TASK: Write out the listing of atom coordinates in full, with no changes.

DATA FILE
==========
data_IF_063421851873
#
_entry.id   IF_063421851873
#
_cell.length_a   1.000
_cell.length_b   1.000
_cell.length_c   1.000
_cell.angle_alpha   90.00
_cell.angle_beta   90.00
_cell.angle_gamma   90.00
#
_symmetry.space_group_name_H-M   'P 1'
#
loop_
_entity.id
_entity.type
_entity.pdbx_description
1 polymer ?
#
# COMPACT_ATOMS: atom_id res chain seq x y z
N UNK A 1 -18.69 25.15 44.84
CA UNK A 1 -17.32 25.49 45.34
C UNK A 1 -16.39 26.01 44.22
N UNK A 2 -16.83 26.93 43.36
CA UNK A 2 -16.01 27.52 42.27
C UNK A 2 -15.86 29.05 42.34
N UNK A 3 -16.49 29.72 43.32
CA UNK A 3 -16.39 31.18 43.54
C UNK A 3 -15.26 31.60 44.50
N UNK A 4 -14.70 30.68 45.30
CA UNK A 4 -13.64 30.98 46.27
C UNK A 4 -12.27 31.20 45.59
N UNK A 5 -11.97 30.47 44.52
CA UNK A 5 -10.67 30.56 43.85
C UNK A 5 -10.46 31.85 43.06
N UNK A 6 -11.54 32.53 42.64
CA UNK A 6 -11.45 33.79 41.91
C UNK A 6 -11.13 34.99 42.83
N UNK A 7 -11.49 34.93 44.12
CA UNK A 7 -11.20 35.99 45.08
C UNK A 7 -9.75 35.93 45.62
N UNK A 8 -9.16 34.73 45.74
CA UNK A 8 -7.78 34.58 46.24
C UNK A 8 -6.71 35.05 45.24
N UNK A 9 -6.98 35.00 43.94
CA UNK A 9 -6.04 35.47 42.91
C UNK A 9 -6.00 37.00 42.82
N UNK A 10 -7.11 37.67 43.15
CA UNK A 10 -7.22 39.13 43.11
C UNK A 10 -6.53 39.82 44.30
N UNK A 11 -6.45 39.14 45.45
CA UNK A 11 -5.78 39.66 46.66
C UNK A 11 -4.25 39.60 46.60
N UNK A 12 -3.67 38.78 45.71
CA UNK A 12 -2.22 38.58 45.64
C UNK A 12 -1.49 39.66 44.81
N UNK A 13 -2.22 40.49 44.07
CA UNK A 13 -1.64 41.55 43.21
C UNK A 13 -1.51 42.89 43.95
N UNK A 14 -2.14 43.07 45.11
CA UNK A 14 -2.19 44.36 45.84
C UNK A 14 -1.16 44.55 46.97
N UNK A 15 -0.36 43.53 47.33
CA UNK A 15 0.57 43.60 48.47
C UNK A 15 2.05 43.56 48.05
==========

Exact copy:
data_IF_063421851873
#
_entry.id   IF_063421851873
#
_cell.length_a   1.000
_cell.length_b   1.000
_cell.length_c   1.000
_cell.angle_alpha   90.00
_cell.angle_beta   90.00
_cell.angle_gamma   90.00
#
_symmetry.space_group_name_H-M   'P 1'
#
loop_
_entity.id
_entity.type
_entity.pdbx_description
1 polymer ?
#
# COMPACT_ATOMS: atom_id res chain seq x y z
N UNK A 1 -18.69 25.15 44.84
CA UNK A 1 -17.32 25.49 45.34
C UNK A 1 -16.39 26.01 44.22
N UNK A 2 -16.83 26.93 43.36
CA UNK A 2 -16.01 27.52 42.27
C UNK A 2 -15.86 29.05 42.34
N UNK A 3 -16.49 29.72 43.32
CA UNK A 3 -16.39 31.18 43.54
C UNK A 3 -15.26 31.60 44.50
N UNK A 4 -14.70 30.68 45.30
CA UNK A 4 -13.64 30.98 46.27
C UNK A 4 -12.27 31.20 45.59
N UNK A 5 -11.97 30.47 44.52
CA UNK A 5 -10.67 30.56 43.85
C UNK A 5 -10.46 31.85 43.06
N UNK A 6 -11.54 32.53 42.64
CA UNK A 6 -11.45 33.79 41.91
C UNK A 6 -11.13 34.99 42.83
N UNK A 7 -11.49 34.93 44.12
CA UNK A 7 -11.20 35.99 45.08
C UNK A 7 -9.75 35.93 45.62
N UNK A 8 -9.16 34.73 45.74
CA UNK A 8 -7.78 34.58 46.24
C UNK A 8 -6.71 35.05 45.24
N UNK A 9 -6.98 35.00 43.94
CA UNK A 9 -6.04 35.47 42.91
C UNK A 9 -6.00 37.00 42.82
N UNK A 10 -7.11 37.67 43.15
CA UNK A 10 -7.22 39.13 43.11
C UNK A 10 -6.53 39.82 44.30
N UNK A 11 -6.45 39.14 45.45
CA UNK A 11 -5.78 39.66 46.66
C UNK A 11 -4.25 39.60 46.60
N UNK A 12 -3.67 38.78 45.71
CA UNK A 12 -2.22 38.58 45.64
C UNK A 12 -1.49 39.66 44.81
N UNK A 13 -2.22 40.49 44.07
CA UNK A 13 -1.64 41.55 43.21
C UNK A 13 -1.51 42.89 43.95
N UNK A 14 -2.14 43.07 45.11
CA UNK A 14 -2.19 44.36 45.84
C UNK A 14 -1.16 44.55 46.97
N UNK A 15 -0.36 43.53 47.33
CA UNK A 15 0.57 43.60 48.47
C UNK A 15 2.05 43.56 48.05